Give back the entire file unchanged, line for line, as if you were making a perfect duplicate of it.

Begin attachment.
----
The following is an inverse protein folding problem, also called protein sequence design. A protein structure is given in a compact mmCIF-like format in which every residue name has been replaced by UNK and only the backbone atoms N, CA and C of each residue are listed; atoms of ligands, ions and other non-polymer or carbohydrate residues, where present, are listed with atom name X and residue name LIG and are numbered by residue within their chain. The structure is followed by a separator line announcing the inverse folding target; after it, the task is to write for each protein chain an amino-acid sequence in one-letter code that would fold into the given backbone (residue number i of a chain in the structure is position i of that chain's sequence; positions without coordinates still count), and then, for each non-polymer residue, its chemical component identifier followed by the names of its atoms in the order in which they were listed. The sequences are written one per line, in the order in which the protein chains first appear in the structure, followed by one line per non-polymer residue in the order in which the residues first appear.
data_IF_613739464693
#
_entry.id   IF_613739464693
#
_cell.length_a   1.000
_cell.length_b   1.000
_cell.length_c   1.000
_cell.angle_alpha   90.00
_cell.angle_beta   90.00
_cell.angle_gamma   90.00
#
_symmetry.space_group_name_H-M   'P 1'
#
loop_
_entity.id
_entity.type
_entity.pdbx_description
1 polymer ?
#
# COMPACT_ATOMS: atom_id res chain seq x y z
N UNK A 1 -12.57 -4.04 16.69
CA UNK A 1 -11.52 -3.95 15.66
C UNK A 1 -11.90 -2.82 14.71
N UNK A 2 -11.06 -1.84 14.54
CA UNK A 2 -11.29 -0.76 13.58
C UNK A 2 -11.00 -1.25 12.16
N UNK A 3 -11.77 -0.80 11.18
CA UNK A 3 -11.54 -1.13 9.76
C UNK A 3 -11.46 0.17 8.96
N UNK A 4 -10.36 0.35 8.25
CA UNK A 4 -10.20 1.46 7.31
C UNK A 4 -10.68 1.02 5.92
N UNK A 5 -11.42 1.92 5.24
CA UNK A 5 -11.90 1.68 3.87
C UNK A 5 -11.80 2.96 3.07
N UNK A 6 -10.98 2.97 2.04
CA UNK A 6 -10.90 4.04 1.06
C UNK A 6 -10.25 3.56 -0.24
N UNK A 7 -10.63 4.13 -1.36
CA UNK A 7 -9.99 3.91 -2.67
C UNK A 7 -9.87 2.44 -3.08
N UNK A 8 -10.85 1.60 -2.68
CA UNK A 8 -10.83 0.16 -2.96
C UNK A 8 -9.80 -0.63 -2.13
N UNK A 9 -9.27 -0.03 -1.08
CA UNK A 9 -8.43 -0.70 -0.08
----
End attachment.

The following is an inverse protein folding problem, also called protein sequence design. A protein structure is given in a compact mmCIF-like format in which every residue name has been replaced by UNK and only the backbone atoms N, CA and C of each residue are listed; atoms of ligands, ions and other non-polymer or carbohydrate residues, where present, are listed with atom name X and residue name LIG and are numbered by residue within their chain. The structure is followed by a separator line announcing the inverse folding target; after it, the task is to write for each protein chain an amino-acid sequence in one-letter code that would fold into the given backbone (residue number i of a chain in the structure is position i of that chain's sequence; positions without coordinates still count), and then, for each non-polymer residue, its chemical component identifier followed by the names of its atoms in the order in which they were listed. The sequences are written one per line, in the order in which the protein chains first appear in the structure, followed by one line per non-polymer residue in the order in which the residues first appear.
data_IF_613739464693
#
_entry.id   IF_613739464693
#
_cell.length_a   1.000
_cell.length_b   1.000
_cell.length_c   1.000
_cell.angle_alpha   90.00
_cell.angle_beta   90.00
_cell.angle_gamma   90.00
#
_symmetry.space_group_name_H-M   'P 1'
#
loop_
_entity.id
_entity.type
_entity.pdbx_description
1 polymer ?
#
# COMPACT_ATOMS: atom_id res chain seq x y z
N UNK A 1 -12.57 -4.04 16.69
CA UNK A 1 -11.52 -3.95 15.66
C UNK A 1 -11.90 -2.82 14.71
N UNK A 2 -11.06 -1.84 14.54
CA UNK A 2 -11.29 -0.76 13.58
C UNK A 2 -11.00 -1.25 12.16
N UNK A 3 -11.77 -0.80 11.18
CA UNK A 3 -11.54 -1.13 9.76
C UNK A 3 -11.46 0.17 8.96
N UNK A 4 -10.36 0.35 8.25
CA UNK A 4 -10.20 1.46 7.31
C UNK A 4 -10.68 1.02 5.92
N UNK A 5 -11.42 1.92 5.24
CA UNK A 5 -11.90 1.68 3.87
C UNK A 5 -11.80 2.96 3.07
N UNK A 6 -10.98 2.97 2.04
CA UNK A 6 -10.90 4.04 1.06
C UNK A 6 -10.25 3.56 -0.24
N UNK A 7 -10.63 4.13 -1.36
CA UNK A 7 -9.99 3.91 -2.67
C UNK A 7 -9.87 2.44 -3.08
N UNK A 8 -10.85 1.60 -2.68
CA UNK A 8 -10.83 0.16 -2.96
C UNK A 8 -9.80 -0.63 -2.13
N UNK A 9 -9.27 -0.03 -1.08
CA UNK A 9 -8.43 -0.70 -0.08